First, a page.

Ottawa Chapter Honors Real Daughters
~a Real Daughter was a DAR member as well as the daughter of an actual
Revolutuionary War soldier
Ottawa Chapter NSDAR of Michigan hosted a Grave Marker Dedication Ceremony May 13, 2017, at Willow Grove Cemetery, Richmond, Michigan, marking the grave of Anne Abbot Lothrop, wife of Seth Lothrop, Revolutionary War Soldier.
A historical essay was researched, composed, and read by Ottawa Chapter Director Candace Soehren. Fleshing out the statistical bones, Ms. Soehren interpreted the life and times of Anne Abbot Lathrop as challenging and demanding; one that only a personality of courage and resilience could endure.
Mistress Anne is only one of a few stalwart women in the State of Michigan known and recognized as a “Patriot Wife."
Ottawa Daughter Katherine Hale of Fort Gratiot led the chapter's efforts to honor and mark the grave of her family's ancestor, Anne Abbot Lathrop as a “Patriot Wife.”
Thank you Ottawa Daughters: Historian Charlotte Henline for the photographs and Sally Jett for the text.
Thank you to all who attended and helped us preserve and honor our history.
Ms. Hale verified, authenticated, and obtained the credentials required for the recognition and for the bronze grave marker that observes the designation.
Special guests included, from L-R: State Officers from Michigan DAR, State Historian LuDean Peters, Chaplain Jane Turnbull, State Regent Diane Schrift, Ottwa Regent LaCinda Anderson, Ottawa Daughter Kathe Hale, State Treasurer Kelly VanWormer, and Corresponding Secretary (and Ottawa Daughter) Lynette Scherer. State Director Karen McNully also attended, but is not pictured.
A surprising number of daughters of America’s first Patriots were still alive when the Daughters of the American Revolution was formed in 1890. Chapters enthusiastically sought out the Real Daughters’ residing in their midst. The DAR acknowledged Real Daughters’ status by presenting each of the women with a gold souvenir spoon engraved with her initials and her national number. Ottawa Chapter embraced the DAR National Project in locating and re-dedicating these women, and has located, Elmina Sutlief Fraser the only "Real Daughter" buried in St. Clair County.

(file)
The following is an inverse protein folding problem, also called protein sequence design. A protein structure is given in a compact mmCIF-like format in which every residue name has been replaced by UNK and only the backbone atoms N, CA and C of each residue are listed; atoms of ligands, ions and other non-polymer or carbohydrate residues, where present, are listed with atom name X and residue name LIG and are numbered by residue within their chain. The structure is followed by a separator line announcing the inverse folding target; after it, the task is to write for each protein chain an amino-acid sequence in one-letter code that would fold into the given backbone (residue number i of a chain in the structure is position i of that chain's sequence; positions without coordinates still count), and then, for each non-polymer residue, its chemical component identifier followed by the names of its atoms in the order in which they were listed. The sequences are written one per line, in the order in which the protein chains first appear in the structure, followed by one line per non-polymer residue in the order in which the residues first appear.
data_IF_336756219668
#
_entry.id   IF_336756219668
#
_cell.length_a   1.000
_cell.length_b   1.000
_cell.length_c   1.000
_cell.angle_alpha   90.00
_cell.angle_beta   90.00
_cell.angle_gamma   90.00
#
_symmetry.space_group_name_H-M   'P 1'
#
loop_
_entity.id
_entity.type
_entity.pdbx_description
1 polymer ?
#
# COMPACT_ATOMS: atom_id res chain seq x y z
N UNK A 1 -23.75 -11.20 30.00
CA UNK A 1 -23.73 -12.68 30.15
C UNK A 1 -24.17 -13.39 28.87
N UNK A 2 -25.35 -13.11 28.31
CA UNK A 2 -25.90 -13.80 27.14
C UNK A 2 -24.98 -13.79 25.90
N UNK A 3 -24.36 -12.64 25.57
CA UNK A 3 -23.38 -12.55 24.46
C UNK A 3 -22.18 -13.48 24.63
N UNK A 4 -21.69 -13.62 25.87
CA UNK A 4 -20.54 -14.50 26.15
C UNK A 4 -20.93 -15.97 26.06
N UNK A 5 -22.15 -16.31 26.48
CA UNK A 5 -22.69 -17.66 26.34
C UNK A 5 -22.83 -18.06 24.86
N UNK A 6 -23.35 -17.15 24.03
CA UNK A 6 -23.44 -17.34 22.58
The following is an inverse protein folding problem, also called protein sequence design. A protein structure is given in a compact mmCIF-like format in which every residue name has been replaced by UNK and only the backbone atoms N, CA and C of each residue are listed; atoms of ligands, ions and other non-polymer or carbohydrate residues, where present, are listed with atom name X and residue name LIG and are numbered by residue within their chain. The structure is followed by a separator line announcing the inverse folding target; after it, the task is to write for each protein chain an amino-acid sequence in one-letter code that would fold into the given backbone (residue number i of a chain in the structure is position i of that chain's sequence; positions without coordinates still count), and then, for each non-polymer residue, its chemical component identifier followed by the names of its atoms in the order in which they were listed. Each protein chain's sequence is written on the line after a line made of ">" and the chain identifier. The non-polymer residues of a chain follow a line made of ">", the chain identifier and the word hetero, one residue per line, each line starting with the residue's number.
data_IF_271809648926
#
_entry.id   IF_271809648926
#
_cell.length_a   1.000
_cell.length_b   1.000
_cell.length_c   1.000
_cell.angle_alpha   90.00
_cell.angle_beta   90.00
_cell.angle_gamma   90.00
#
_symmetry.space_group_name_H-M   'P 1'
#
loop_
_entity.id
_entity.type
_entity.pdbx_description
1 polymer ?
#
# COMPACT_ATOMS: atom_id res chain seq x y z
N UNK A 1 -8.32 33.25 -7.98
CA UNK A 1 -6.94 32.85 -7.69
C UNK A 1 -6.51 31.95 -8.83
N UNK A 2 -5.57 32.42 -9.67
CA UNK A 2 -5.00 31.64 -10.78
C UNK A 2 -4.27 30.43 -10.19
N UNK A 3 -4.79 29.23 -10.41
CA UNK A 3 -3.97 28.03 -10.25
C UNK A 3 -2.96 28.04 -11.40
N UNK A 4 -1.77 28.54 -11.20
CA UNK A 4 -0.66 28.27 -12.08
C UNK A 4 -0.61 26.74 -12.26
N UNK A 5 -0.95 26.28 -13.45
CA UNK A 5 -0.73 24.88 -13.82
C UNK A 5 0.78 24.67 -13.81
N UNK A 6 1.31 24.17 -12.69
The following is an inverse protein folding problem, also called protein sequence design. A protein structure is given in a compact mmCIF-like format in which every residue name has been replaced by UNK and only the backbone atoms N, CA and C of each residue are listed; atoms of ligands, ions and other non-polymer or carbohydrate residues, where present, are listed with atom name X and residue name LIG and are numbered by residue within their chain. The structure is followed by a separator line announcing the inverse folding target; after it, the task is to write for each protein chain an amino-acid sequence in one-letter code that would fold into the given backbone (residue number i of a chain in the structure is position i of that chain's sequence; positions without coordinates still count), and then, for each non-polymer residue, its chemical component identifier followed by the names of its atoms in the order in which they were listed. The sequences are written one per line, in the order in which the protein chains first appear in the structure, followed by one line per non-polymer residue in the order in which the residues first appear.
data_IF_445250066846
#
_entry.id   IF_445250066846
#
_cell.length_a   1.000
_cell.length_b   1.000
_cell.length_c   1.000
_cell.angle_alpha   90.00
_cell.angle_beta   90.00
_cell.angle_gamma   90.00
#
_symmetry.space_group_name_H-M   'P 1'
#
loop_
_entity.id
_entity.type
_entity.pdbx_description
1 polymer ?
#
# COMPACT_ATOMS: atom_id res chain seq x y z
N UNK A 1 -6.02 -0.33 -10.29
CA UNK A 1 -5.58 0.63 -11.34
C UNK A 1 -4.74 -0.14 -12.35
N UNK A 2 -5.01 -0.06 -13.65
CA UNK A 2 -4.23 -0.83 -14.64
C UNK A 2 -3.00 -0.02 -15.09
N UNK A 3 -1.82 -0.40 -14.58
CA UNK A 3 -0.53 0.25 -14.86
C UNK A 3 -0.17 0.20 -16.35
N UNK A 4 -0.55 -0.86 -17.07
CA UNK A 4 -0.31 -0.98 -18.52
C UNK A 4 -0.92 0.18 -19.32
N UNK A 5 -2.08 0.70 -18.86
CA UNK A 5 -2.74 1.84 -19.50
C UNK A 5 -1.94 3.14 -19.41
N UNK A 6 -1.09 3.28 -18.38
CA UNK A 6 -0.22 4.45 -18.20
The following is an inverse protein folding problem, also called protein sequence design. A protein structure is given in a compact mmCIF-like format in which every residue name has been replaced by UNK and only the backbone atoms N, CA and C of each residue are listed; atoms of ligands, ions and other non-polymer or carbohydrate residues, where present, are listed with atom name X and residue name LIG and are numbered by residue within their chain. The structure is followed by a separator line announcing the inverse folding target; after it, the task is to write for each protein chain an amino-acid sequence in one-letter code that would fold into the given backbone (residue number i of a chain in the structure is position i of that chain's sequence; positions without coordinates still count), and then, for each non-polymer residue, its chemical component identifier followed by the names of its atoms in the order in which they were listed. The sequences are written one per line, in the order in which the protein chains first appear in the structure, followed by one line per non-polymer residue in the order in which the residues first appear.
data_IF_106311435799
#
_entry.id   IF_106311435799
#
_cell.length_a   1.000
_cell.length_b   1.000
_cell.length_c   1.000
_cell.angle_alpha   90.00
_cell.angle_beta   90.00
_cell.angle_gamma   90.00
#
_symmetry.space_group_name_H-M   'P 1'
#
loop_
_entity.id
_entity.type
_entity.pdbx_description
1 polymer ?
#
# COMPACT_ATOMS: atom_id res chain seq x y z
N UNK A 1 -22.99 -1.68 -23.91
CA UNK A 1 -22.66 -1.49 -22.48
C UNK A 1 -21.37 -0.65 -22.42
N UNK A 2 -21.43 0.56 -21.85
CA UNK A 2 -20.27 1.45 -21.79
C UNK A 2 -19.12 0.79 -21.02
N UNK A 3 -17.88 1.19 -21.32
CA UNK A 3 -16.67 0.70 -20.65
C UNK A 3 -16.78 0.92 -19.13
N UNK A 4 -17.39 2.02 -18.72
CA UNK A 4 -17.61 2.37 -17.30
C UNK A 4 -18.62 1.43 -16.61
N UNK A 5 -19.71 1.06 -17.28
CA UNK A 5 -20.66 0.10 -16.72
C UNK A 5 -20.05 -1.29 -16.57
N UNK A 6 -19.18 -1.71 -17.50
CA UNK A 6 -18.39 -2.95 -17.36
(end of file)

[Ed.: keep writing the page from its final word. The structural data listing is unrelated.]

Elmira Sutlief was born in Johnstown New York, 28 November 1808 and departed this life, 20 June 1907 aged 98 years 7 months and 22 days. The family moved to Michigan and settled in Cottrellville; her husband died March 6, 1864. Her father and grandfather served in the Revolution under Washington. She and her mother rendered valuable aid in nursing the sick and wounded. It was of this latter work, when she grew older, that many in St. Clair had cause to rejoice.
from her obituary... Elmina Fraser June 20, 1907
.....”She was a remarkably smart and active woman-long after she was 80 years old she could drive her own horse and hitch it up too if there was no one else handy to do it for her. Some years ago she heard of the forming of a society called the Daughters of American Revolution, and how every own daughter would be presented by the government with a gold spoon. Her ambition was at once aroused to become a member and secure the spoon, not so much for the money value as what it represented, but the hardships her father endured to help secure the nation’s independence. Some five years ago she joined the chapter here in St. Clair and with their assistance obtained the spoon, which she prized very highly. …….. Ot-si-ke-ta Chapter of that organization always took considerable interest in the old lady and sent her flowers on many occasions, that she might know that she was remembered”….
We remember... Elmina Sutlief Fraser